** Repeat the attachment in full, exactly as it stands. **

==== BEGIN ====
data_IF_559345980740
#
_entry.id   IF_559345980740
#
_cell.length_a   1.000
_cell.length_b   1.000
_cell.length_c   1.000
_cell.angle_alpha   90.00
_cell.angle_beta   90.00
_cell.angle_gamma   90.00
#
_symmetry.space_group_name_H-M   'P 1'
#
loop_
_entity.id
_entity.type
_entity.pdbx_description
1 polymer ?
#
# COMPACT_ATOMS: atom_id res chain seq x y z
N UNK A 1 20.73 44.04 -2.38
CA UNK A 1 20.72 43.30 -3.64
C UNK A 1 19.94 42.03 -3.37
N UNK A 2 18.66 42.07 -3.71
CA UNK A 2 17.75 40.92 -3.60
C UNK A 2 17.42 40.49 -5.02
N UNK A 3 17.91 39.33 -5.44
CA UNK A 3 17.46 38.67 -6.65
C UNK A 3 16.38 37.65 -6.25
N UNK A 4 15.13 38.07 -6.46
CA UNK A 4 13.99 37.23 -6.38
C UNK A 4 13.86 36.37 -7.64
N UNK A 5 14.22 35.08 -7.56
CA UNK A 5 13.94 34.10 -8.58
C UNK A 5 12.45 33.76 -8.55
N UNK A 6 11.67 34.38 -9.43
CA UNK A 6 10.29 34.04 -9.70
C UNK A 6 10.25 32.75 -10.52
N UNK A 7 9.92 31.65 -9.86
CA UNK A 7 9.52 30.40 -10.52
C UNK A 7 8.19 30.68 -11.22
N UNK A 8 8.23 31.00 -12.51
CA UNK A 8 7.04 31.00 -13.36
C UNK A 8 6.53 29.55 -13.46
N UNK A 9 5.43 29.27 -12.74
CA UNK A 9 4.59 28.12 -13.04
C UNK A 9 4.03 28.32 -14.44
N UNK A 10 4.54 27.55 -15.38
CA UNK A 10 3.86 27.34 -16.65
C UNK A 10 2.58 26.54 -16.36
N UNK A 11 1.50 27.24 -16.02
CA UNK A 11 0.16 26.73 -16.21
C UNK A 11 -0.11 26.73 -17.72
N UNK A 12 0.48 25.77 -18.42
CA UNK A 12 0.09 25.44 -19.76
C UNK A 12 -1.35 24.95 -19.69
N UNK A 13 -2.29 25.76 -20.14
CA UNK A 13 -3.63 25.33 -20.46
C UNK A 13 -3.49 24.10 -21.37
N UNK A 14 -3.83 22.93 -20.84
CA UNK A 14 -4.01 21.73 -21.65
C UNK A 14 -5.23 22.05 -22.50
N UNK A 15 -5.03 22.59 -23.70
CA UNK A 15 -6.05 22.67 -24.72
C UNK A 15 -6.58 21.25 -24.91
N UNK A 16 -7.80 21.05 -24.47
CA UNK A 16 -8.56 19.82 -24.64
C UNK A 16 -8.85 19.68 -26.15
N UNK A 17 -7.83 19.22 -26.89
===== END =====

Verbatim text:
data_IF_559345980740
#
_entry.id   IF_559345980740
#
_cell.length_a   1.000
_cell.length_b   1.000
_cell.length_c   1.000
_cell.angle_alpha   90.00
_cell.angle_beta   90.00
_cell.angle_gamma   90.00
#
_symmetry.space_group_name_H-M   'P 1'
#
loop_
_entity.id
_entity.type
_entity.pdbx_description
1 polymer ?
#
# COMPACT_ATOMS: atom_id res chain seq x y z
N UNK A 1 20.73 44.04 -2.38
CA UNK A 1 20.72 43.30 -3.64
C UNK A 1 19.94 42.03 -3.37
N UNK A 2 18.66 42.07 -3.71
CA UNK A 2 17.75 40.92 -3.60
C UNK A 2 17.42 40.49 -5.02
N UNK A 3 17.91 39.33 -5.44
CA UNK A 3 17.46 38.67 -6.65
C UNK A 3 16.38 37.65 -6.25
N UNK A 4 15.13 38.07 -6.46
CA UNK A 4 13.99 37.23 -6.38
C UNK A 4 13.86 36.37 -7.64
N UNK A 5 14.22 35.08 -7.56
CA UNK A 5 13.94 34.10 -8.58
C UNK A 5 12.45 33.76 -8.55
N UNK A 6 11.67 34.38 -9.43
CA UNK A 6 10.29 34.04 -9.70
C UNK A 6 10.25 32.75 -10.52
N UNK A 7 9.92 31.65 -9.86
CA UNK A 7 9.52 30.40 -10.52
C UNK A 7 8.19 30.68 -11.22
N UNK A 8 8.23 31.00 -12.51
CA UNK A 8 7.04 31.00 -13.36
C UNK A 8 6.53 29.55 -13.46
N UNK A 9 5.43 29.27 -12.74
CA UNK A 9 4.59 28.12 -13.04
C UNK A 9 4.03 28.32 -14.44
N UNK A 10 4.54 27.55 -15.38
CA UNK A 10 3.86 27.34 -16.65
C UNK A 10 2.58 26.54 -16.36
N UNK A 11 1.50 27.24 -16.02
CA UNK A 11 0.16 26.73 -16.21
C UNK A 11 -0.11 26.73 -17.72
N UNK A 12 0.48 25.77 -18.42
CA UNK A 12 0.09 25.44 -19.76
C UNK A 12 -1.35 24.95 -19.69
N UNK A 13 -2.29 25.76 -20.14
CA UNK A 13 -3.63 25.33 -20.46
C UNK A 13 -3.49 24.10 -21.37
N UNK A 14 -3.83 22.93 -20.84
CA UNK A 14 -4.01 21.73 -21.65
C UNK A 14 -5.23 22.05 -22.50
N UNK A 15 -5.03 22.59 -23.70
CA UNK A 15 -6.05 22.67 -24.72
C UNK A 15 -6.58 21.25 -24.91
N UNK A 16 -7.80 21.05 -24.47
CA UNK A 16 -8.56 19.82 -24.64
C UNK A 16 -8.85 19.68 -26.15
N UNK A 17 -7.83 19.22 -26.89